According to a recent news report, a young man was killed in an accident when he laid down his motorcycle to avoid hitting a stopped car on the road. Local authorities stated that the motorcyclist was coming up a hill when he noticed a long line of stalled cars in front of him. When two vehicles that were ahead of the young man swerved out of the way to avoid crashing into the line of stalled cars, it caused the motorcyclist to lay down his bike and crash into the back of a stopped car. Although he was wearing a helmet, authorities reported that the motorcyclist did not survive the crash. The incident is still being investigated by local law enforcement, but the crash was likely an accident without criminal conduct involved.

One of the biggest problems in these accidents is that the at-fault party or parties do not have enough insurance coverage to fully compensate a victim for the injuries they suffered as a result of the accident. All Texas drivers must have auto insurance minimums of $30,000 per person and $60,000 per accident for bodily injury liability. Also, drivers are required to have at least $25,000 in coverage for property damage.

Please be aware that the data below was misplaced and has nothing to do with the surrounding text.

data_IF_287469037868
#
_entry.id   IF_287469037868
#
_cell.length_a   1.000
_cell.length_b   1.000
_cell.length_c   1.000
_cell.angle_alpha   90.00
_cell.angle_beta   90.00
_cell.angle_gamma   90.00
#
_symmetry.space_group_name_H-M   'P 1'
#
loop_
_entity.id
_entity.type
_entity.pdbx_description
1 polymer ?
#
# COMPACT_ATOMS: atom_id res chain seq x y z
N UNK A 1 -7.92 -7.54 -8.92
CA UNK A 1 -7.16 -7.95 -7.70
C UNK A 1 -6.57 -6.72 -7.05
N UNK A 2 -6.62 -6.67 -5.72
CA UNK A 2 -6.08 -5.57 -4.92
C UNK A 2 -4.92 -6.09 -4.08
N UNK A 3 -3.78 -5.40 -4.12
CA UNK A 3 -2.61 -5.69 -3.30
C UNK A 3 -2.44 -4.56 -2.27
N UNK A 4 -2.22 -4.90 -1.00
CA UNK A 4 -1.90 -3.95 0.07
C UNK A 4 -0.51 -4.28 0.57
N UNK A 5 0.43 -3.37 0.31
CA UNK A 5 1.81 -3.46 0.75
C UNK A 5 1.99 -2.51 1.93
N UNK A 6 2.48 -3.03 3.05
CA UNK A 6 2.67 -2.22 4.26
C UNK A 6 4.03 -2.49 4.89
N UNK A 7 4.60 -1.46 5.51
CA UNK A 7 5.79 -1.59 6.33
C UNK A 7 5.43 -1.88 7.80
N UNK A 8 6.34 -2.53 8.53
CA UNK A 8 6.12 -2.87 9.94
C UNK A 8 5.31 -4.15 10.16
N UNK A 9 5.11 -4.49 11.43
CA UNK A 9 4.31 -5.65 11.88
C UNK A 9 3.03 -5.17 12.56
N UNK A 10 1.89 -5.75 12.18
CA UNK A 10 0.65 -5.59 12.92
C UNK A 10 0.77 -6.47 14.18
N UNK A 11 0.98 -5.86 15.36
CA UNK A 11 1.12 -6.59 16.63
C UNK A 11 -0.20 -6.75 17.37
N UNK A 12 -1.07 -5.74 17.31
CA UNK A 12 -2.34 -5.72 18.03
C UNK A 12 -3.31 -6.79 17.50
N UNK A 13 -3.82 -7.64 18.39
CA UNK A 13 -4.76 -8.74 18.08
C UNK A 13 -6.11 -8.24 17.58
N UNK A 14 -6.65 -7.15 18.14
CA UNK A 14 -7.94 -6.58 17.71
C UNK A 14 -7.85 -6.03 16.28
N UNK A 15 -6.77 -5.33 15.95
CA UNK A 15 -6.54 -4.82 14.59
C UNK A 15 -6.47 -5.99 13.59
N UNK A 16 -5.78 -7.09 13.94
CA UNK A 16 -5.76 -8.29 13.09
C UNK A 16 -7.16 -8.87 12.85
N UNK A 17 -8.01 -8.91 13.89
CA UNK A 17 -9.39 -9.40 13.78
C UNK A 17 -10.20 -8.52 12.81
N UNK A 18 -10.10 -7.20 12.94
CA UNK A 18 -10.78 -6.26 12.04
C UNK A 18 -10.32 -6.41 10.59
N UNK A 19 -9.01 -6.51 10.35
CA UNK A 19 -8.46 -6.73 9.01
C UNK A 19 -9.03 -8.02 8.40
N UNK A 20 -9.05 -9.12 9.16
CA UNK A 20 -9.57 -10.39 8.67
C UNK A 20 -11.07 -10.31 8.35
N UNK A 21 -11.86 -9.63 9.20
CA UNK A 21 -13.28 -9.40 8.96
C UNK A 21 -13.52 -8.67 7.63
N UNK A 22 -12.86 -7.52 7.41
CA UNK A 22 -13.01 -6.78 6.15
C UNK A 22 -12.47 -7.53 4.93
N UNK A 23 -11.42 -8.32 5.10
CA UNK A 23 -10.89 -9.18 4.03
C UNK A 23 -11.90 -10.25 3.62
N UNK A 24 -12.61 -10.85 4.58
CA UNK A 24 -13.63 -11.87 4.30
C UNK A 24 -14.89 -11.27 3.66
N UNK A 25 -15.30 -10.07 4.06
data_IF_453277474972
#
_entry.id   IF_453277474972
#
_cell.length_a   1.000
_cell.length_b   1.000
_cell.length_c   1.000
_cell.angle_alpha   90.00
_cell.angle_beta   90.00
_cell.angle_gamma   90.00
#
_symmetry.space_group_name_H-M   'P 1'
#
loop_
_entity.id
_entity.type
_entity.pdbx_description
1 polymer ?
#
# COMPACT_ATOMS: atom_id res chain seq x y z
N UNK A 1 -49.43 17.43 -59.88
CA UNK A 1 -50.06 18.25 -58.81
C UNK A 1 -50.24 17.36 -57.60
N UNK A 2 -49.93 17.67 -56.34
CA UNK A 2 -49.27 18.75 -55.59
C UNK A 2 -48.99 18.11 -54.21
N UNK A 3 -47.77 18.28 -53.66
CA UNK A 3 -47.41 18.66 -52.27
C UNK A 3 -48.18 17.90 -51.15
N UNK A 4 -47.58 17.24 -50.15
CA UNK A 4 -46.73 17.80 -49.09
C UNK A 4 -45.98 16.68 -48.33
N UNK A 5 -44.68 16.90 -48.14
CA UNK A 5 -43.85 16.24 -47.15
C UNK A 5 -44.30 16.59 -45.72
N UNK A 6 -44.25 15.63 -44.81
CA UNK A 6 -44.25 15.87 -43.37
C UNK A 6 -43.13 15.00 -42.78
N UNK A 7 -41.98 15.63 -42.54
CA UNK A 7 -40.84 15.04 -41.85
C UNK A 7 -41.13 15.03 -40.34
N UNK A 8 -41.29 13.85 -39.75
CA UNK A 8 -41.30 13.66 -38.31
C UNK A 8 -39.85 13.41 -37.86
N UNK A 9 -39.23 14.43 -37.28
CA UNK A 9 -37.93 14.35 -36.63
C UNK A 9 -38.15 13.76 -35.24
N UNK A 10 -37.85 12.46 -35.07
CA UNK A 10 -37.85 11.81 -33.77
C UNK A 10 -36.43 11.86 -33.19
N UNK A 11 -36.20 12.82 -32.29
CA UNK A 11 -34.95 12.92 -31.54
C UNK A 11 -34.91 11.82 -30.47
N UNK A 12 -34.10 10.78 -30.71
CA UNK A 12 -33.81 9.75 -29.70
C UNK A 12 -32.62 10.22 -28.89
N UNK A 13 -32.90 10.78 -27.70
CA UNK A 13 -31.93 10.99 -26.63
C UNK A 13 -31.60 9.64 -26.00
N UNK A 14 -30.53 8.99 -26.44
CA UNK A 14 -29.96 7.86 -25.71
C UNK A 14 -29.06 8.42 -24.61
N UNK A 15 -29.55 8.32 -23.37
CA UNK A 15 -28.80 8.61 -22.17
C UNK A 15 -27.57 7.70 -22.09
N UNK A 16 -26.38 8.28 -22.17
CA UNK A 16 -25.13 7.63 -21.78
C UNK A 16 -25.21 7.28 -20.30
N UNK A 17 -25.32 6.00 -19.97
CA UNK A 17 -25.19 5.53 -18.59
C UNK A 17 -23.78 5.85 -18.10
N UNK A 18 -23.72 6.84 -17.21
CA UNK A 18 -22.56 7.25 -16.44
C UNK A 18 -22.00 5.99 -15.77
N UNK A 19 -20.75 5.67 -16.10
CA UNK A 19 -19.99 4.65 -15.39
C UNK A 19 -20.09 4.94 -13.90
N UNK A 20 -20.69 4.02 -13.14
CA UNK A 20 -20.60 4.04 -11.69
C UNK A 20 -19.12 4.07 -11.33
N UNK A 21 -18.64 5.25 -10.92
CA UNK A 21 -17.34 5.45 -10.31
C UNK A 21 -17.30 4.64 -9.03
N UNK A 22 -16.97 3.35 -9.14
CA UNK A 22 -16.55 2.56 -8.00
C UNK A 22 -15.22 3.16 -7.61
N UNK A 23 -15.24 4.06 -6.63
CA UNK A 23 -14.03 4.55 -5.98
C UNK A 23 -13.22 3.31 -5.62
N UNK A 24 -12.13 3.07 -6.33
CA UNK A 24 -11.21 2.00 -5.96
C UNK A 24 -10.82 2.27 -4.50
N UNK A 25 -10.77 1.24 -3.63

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https://www.texasinjurylawyersblog.com/files/2020/10/Screen-Shot-2020-10-13-at-2.06.13-PM-300x146.png https://www.texasinjurylawyersblog.com/files/2020/10/Screen-Shot-2020-10-13-at-2.05.52-PM.pngWith thousands of miles of beautiful natural sights surrounding Texas’s open roads, it’s no surprise that motorcycles are so popular in the state. Motorcycles, however, can often pose a number of unique risks on the road. Drivers of passenger vehicles can often have trouble seeing motorcycles because of their smaller size, or they can easily get caught in a vehicle’s blind spot. Thus, before anyone decides to purchase a motorcycle, they must understand the risks involved. In many Texas motorcycle accidents, the cause of the collision is entirely beyond the motorcyclist’s control.